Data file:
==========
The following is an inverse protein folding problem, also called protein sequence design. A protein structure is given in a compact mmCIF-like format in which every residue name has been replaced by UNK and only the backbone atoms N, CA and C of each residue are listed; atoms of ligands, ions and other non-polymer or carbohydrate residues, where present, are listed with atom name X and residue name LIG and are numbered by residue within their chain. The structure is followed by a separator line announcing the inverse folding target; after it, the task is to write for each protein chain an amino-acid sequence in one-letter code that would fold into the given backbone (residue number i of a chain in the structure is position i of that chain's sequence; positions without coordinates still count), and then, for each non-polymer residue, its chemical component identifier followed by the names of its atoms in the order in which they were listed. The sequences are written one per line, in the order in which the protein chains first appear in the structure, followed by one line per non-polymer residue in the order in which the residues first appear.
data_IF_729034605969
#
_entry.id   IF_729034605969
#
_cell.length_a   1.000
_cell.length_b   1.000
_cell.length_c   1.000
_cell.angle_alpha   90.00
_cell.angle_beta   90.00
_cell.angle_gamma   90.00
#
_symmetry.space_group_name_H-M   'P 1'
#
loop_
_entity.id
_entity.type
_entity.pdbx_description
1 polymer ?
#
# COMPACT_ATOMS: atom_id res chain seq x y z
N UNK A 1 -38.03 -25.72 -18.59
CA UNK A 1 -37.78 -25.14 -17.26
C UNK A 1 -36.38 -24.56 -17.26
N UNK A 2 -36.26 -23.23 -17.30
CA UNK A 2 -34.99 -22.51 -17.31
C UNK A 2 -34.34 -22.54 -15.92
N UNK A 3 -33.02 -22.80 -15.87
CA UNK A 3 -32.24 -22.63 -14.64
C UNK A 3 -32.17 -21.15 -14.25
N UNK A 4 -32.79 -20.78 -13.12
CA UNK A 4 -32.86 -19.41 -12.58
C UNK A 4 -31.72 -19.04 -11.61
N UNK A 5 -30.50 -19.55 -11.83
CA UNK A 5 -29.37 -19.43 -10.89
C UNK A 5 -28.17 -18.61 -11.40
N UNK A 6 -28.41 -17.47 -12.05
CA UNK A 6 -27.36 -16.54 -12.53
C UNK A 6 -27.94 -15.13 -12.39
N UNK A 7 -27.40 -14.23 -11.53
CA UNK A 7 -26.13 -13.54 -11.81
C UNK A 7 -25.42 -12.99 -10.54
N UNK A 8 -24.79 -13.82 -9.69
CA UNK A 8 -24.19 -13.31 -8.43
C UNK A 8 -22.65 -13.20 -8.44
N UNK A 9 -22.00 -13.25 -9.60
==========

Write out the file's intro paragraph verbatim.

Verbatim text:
The following is an inverse protein folding problem, also called protein sequence design. A protein structure is given in a compact mmCIF-like format in which every residue name has been replaced by UNK and only the backbone atoms N, CA and C of each residue are listed; atoms of ligands, ions and other non-polymer or carbohydrate residues, where present, are listed with atom name X and residue name LIG and are numbered by residue within their chain. The structure is followed by a separator line announcing the inverse folding target; after it, the task is to write for each protein chain an amino-acid sequence in one-letter code that would fold into the given backbone (residue number i of a chain in the structure is position i of that chain's sequence; positions without coordinates still count), and then, for each non-polymer residue, its chemical component identifier followed by the names of its atoms in the order in which they were listed. The sequences are written one per line, in the order in which the protein chains first appear in the structure, followed by one line per non-polymer residue in the order in which the residues first appear.